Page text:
Even though I spent many hours sitting in theatres during my stay at Fantasia, this long-running festival is not only about the films. There were several other things going that weekend, the most anticipated of which was the opening of the If They Came From Within show.
Curated by Rue Morgue Magazine's Dave Alexander, it is an art & media exhibition featuring dozens of Canada's greatest creative minds visualizing an alternate history of Canuck genre film. Filmmakers like Jason Eisener (Hobo With A Shotgun), Vincenzo Natali (Splice) and Lee Demarbre (Smash Cut) were asked to concoct a title & synopsis for a fictitious genre movie. They were then paired with renowned artists like Gary Pullin, Justin Erickson and Eric Robillard to bring them to life. Here below, are some examples.
|Art by Rupert Bottenberg
|Art by Gary Pullin
|Art by Richard Patmore
|Art by Jason Edmiston
|Art by Justin Erickson
To see more of the posters in the series, check out Yell Magazine's great coverage here. The show also featured some other accessories, like props and production materials for said films. While searching the Web, I also found some accompanying scores composed by Conrad Simon. The opening party was very enjoyable and I was fortunate enough to talk with director Maurice Devereaux for a good length of time. Truth be told though, it was mainly me gushing about how much I love his movie $la$her$. Also, thanks to the free hooch, I had the courage to introduce myself to Michael Biehn who was also in attendance. He seemed a little embarrassed when I brought up the Near Dark Q&A at last year's Festival of Fear.
The show runs until the 29th, so if you are anywhere near Montreal, I highly suggest you check it out.
In addition to the show, there was also a panel with some of the artists & filmmakers. It was a really interesting affair, which delved into where ideas come from. There was also a lot of reminiscing about old VHS coverbox art, which you can imagine I was totally on board with. Devereaux further proved we may be kindred spirits by telling a story about how he also used to clip out all the newspaper ads for the movies that were playing that weekend.
|Filmmakers Maurice Devereaux (left), Karim Hussain, Lee Demarbre,
Brett Kelly & Rod Gudino
|Artists Rupert Bottenberg (left), Gary Pullin, Justin Erickson,
Vincent Marcone & Paige Reynolds.
A few days later, Dave Alexander hosted another panel called A Look That Kills. This was an extremely informative talk about the importance of poster art plays in selling your product. The panel was made up of two filmmakers, George Mihalka (My Bloody Valentine), Casey Walker (A Little Bit Zombie), Anchor Bay marketing head Susan Curran, Calgary Underground Festival director Brenda Lieberman & prolific graphic artist Eric Robillard. What followed was an extremely well-rounded discussion. Mihalka & Walker talked about filmmaking from veteran and novice perspectives and Lieberman and Curran spoke about marketing from both ends of the process. The former is often be the first to see a film's artwork while programming her festival, and Curran usually comes in at the last stage when tweaking the product for its transition into the home video market. Robillard came in on the creative side of things, reminiscing about his experiences – good and bad – trying to give his employers exactly what they want.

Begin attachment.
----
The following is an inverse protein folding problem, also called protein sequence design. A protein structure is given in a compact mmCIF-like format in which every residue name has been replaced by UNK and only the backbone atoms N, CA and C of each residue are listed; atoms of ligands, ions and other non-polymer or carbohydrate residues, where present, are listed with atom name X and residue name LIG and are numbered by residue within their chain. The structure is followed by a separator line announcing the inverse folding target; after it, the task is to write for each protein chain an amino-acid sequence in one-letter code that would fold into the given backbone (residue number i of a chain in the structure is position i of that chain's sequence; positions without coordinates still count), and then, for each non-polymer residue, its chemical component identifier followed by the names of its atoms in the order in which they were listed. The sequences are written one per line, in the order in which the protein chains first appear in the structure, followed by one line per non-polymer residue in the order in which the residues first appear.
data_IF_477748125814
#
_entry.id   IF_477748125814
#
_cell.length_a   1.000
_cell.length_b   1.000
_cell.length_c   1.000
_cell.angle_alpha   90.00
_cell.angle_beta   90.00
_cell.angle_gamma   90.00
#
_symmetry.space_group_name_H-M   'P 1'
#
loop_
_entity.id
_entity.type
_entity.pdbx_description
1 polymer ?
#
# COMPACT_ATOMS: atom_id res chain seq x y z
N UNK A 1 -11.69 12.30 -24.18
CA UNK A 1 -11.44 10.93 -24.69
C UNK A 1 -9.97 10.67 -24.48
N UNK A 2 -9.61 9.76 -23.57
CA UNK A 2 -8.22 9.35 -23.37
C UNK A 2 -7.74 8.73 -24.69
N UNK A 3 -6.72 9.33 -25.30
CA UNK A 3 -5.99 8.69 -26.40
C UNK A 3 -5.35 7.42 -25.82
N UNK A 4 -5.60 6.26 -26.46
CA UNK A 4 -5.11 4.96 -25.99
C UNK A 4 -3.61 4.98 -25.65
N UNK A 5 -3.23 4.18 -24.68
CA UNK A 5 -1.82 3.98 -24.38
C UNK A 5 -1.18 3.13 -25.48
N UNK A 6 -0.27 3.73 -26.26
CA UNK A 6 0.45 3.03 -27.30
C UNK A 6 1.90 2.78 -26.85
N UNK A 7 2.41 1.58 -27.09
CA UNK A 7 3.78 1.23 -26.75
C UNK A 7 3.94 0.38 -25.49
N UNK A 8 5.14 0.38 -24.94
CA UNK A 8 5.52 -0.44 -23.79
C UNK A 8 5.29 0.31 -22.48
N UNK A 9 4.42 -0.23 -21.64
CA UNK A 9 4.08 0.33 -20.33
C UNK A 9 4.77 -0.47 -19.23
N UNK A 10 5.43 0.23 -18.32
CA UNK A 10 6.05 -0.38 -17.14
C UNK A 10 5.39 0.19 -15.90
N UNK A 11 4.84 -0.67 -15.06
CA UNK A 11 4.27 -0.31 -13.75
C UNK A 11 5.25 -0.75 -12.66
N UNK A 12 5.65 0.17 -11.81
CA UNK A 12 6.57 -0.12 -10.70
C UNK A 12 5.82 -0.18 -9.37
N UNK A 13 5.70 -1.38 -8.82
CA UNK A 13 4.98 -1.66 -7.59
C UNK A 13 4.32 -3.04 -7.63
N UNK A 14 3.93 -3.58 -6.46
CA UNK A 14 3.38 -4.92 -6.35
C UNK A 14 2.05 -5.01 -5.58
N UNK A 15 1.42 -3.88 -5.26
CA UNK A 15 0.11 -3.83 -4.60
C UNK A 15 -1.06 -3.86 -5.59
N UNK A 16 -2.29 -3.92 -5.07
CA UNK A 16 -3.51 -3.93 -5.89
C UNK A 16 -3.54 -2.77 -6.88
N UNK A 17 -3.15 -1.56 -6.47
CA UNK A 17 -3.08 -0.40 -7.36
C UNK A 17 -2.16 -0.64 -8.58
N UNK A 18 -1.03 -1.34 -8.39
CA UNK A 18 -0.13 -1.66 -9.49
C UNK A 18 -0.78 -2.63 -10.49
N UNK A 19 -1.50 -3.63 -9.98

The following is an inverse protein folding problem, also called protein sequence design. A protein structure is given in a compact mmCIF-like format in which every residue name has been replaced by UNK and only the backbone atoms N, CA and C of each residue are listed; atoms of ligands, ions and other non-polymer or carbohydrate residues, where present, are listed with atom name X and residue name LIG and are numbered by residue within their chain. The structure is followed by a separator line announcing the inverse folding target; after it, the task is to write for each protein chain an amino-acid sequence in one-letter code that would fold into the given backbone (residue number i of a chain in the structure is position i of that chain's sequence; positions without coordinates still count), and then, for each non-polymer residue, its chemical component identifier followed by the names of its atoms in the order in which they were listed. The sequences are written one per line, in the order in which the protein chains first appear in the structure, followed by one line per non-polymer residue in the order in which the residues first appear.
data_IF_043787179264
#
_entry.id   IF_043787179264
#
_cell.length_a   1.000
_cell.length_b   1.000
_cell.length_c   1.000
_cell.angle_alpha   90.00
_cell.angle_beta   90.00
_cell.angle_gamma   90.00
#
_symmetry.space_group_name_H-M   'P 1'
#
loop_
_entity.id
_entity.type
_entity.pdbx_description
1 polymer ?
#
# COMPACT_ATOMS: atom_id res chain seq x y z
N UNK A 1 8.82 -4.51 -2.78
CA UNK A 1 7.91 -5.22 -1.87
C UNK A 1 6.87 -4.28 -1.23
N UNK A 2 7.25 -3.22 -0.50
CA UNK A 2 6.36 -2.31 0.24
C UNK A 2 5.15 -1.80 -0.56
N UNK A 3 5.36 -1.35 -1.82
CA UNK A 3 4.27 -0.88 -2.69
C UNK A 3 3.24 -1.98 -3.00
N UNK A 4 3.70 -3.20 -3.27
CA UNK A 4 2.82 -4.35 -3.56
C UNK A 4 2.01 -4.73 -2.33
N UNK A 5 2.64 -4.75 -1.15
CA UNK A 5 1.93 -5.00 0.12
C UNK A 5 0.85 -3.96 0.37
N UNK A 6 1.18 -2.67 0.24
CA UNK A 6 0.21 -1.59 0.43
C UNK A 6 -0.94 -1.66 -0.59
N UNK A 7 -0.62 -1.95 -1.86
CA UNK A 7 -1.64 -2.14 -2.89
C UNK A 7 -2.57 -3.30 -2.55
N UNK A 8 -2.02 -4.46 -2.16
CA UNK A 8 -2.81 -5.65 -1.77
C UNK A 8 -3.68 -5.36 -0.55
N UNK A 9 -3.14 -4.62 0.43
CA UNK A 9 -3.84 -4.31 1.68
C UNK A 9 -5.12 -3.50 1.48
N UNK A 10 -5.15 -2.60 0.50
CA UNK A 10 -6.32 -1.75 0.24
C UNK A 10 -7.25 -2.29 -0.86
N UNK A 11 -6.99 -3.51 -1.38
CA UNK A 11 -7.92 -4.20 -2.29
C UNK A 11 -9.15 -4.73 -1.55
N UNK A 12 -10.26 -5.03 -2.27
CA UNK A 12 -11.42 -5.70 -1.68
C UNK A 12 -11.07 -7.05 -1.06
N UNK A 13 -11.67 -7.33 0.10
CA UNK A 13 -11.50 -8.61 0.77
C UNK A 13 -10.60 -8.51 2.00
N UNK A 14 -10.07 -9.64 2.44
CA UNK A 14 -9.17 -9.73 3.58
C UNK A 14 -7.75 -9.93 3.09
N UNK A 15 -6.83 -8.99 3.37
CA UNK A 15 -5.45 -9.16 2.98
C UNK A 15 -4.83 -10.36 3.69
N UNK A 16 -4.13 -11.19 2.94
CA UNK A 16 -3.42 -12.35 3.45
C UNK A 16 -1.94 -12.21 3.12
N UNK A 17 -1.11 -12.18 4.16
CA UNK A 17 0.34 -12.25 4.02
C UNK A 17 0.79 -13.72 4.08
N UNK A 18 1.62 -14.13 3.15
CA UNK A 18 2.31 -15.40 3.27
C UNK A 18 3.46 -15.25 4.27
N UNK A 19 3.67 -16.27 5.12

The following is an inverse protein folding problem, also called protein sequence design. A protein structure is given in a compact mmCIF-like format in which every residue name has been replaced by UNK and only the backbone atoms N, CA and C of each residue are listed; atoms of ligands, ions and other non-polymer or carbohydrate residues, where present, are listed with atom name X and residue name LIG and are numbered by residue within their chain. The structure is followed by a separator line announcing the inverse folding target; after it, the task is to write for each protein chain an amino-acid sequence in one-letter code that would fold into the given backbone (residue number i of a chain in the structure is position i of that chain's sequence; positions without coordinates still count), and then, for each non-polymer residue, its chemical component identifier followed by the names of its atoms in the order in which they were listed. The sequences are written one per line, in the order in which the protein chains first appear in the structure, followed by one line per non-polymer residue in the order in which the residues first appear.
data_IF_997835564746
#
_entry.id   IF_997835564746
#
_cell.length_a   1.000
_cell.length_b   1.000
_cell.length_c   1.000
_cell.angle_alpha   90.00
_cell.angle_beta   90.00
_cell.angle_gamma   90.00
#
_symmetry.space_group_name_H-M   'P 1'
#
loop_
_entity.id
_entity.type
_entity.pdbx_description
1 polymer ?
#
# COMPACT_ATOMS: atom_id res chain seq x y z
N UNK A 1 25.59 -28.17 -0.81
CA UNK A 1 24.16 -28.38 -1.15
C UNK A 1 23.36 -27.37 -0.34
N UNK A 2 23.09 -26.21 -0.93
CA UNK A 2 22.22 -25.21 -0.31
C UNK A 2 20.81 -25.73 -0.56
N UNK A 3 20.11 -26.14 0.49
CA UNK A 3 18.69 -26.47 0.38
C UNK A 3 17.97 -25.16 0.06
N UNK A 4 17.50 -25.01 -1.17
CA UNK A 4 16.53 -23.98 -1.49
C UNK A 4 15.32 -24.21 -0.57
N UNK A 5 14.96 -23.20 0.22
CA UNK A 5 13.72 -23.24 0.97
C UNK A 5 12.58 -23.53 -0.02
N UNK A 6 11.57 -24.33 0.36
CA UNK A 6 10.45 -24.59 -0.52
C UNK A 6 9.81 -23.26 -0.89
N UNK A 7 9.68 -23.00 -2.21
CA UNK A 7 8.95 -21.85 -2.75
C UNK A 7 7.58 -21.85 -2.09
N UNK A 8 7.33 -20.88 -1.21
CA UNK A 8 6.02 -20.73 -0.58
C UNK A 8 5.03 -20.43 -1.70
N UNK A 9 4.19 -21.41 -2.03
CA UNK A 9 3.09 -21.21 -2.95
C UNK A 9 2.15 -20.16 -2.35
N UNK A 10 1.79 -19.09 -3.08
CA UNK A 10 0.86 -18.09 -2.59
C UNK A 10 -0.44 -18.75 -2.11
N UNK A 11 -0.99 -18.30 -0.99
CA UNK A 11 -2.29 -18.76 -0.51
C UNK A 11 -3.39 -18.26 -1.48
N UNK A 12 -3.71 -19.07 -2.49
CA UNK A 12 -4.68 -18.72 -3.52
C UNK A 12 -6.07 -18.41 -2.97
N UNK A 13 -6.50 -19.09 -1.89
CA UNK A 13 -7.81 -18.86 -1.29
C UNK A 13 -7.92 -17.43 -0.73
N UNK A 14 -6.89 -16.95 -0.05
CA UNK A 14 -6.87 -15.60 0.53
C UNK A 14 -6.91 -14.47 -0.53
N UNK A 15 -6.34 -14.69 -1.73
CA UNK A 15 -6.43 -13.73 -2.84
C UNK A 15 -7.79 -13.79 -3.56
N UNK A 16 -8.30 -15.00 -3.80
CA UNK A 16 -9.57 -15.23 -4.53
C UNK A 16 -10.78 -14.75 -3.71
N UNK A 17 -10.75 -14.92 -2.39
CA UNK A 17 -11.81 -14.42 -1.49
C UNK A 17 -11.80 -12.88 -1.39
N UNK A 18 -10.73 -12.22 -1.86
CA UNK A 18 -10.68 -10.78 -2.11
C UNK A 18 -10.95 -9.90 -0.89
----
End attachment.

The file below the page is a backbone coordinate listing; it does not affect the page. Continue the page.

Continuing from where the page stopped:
|Eric Robillard (left), Susan Curran, Brenda Lieberman,
Casey Walker, George Mihalka & Dave Alexander.
Two points that really fascinated me were when Robillard explained how advanced technology has progressed. He showed an example of a cover that he designed and revealed that the only thing in it from the film was the actress' face. He then put up seven separate stock Imageshack pictures – one was of another woman's cleavage! – that were then combined into the finished product. Curran also used a slide show to beautifully illustrate the long process of coming up with the cover for the recent Battle Royale DVD release. She showed about fifteen or so concepts, and said they had settled on one that prominently featured the image below. Then they discovered that they not only did not have the rights to use the kid's faces, but it was also an inadvertent spoiler.
So, they went from that to these two. The first of which, solved the problem of the faces and the second is a nice clean image, which is apparently very important.
Make no mistake, these marketing people have things down to a science. Everything from which side a character is holding up his gun, to where the price sticker is going to go is considered. I was also shocked to learn that WalMart still has a sixty percent share of DVD sales. That means if your cover is in anyway inappropriate for mass consumption, they ain't carrying it. Which means you're not making your money back. I remember this kind of shenanigans from when I worked at Cockbuster. The blue-and-yellow had so much power back then they could actually order directors to make edits to their films. This would be begrudgingly obliged because if Ballbuster wasn't carrying their movie, they obviously lost a lot of money. I thought that shit was all behind us, but apparently not.
It was a lot to take in, but I learned a lot that weekend. You can be sure that I'll be making some sort of cover for Orange to accompany any of my further film festival submissions.